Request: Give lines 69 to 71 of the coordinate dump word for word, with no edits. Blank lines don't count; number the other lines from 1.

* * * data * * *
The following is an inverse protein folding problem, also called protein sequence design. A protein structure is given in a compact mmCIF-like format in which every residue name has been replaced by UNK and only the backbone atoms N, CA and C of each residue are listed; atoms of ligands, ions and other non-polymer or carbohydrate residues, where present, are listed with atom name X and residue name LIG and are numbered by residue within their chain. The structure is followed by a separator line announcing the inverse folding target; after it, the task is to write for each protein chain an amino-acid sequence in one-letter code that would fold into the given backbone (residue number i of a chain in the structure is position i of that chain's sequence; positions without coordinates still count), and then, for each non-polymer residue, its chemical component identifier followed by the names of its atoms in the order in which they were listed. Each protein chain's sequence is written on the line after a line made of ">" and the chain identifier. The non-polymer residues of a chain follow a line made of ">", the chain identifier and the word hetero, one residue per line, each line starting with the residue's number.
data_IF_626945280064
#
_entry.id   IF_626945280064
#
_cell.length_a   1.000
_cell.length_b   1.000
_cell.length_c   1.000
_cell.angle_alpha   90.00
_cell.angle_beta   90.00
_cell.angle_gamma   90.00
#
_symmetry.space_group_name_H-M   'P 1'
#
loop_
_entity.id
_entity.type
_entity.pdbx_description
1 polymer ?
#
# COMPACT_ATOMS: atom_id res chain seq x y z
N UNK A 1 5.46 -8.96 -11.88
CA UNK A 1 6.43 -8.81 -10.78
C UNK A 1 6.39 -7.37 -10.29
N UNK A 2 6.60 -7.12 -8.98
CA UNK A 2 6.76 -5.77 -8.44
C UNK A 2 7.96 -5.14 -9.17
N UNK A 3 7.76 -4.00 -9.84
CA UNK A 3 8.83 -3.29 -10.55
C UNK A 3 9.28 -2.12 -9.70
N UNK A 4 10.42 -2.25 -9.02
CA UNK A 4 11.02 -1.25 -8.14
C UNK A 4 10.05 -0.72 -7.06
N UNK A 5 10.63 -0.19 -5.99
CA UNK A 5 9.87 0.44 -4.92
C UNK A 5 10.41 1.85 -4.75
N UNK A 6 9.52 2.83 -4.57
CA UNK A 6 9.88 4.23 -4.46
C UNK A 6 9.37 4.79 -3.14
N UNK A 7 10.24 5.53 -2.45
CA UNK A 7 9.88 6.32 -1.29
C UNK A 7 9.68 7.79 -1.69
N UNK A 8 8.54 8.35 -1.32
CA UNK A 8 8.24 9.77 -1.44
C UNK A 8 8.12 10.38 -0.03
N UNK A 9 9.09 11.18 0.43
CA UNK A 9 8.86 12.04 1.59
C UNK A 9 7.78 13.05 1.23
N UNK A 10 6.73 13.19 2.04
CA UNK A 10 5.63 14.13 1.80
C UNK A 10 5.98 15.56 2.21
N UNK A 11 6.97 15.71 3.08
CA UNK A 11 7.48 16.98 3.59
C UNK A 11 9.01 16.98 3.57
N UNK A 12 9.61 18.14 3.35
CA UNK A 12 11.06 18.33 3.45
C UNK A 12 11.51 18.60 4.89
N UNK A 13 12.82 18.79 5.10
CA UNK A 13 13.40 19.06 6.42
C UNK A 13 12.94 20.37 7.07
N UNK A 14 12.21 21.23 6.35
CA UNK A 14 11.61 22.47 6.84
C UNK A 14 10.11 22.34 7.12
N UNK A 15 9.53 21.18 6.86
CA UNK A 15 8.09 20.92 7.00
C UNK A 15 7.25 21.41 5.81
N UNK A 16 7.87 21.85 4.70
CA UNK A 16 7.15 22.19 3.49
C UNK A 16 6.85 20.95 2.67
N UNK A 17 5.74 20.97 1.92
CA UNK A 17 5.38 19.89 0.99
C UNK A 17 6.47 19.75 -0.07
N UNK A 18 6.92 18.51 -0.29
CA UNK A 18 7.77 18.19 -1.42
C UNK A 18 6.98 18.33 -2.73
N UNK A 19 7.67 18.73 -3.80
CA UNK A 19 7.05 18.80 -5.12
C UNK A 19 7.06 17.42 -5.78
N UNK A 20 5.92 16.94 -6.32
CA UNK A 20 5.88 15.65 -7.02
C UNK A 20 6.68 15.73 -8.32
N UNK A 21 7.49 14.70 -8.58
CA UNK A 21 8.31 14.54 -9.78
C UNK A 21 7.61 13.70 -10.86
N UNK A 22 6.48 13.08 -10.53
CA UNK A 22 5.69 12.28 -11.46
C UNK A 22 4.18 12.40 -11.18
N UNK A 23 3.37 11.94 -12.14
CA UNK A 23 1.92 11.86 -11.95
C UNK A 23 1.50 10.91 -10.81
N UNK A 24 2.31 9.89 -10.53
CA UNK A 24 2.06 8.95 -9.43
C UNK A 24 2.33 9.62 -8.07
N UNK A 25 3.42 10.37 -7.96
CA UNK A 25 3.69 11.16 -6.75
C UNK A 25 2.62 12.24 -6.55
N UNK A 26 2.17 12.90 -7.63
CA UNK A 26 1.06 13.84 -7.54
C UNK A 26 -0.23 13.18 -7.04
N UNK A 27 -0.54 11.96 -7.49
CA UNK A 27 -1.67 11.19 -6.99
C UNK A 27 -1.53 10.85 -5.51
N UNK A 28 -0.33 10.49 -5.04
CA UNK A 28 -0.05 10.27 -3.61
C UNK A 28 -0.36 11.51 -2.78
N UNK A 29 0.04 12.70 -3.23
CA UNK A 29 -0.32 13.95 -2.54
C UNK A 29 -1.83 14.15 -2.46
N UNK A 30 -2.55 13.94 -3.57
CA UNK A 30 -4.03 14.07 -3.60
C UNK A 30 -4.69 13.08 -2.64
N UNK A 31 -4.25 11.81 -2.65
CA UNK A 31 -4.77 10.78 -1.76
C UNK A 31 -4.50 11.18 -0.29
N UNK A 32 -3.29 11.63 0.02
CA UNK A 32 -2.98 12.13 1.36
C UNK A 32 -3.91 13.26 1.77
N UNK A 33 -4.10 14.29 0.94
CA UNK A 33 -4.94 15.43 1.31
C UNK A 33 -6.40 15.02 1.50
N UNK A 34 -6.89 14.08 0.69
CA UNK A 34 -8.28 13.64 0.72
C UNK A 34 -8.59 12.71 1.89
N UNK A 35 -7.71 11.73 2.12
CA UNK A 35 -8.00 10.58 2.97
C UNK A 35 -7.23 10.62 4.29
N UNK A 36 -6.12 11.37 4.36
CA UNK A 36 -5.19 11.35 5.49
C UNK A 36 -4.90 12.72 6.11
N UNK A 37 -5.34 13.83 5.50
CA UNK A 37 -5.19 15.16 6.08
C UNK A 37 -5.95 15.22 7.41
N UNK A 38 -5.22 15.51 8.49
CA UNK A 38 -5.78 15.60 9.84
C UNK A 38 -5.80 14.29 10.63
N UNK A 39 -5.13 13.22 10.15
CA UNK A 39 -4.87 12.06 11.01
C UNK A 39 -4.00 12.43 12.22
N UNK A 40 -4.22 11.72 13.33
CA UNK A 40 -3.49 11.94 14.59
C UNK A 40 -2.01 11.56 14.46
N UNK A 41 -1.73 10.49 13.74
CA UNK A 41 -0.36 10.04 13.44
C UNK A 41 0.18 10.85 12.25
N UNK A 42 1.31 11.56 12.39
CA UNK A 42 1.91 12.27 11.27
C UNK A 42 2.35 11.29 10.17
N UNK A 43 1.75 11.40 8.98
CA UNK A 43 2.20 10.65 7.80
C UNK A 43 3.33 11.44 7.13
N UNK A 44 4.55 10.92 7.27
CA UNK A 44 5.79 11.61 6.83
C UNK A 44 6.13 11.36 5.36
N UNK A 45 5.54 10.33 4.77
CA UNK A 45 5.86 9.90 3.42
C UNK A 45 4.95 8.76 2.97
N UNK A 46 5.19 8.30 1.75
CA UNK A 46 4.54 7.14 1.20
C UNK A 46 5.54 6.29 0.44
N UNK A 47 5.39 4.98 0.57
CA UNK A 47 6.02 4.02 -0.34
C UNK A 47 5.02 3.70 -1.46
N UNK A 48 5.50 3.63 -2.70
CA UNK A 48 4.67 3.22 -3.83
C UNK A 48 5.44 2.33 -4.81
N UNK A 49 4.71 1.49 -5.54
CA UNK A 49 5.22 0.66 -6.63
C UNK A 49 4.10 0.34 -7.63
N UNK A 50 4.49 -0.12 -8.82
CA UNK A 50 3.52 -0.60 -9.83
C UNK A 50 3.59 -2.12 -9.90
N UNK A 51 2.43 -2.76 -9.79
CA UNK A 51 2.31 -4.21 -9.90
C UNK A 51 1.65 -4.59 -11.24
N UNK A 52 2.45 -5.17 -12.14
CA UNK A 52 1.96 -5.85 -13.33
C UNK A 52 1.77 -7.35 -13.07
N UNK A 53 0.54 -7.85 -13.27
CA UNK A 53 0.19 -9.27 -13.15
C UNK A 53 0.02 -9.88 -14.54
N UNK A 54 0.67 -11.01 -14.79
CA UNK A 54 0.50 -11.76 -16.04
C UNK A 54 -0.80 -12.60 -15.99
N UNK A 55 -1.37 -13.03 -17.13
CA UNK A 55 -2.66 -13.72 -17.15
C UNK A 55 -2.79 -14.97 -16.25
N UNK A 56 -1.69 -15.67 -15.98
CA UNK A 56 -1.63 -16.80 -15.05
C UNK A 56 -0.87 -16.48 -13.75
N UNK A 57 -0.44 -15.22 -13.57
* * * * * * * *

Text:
C UNK A 16 6.85 20.95 2.67
N UNK A 17 5.74 20.97 1.92
CA UNK A 17 5.38 19.89 0.99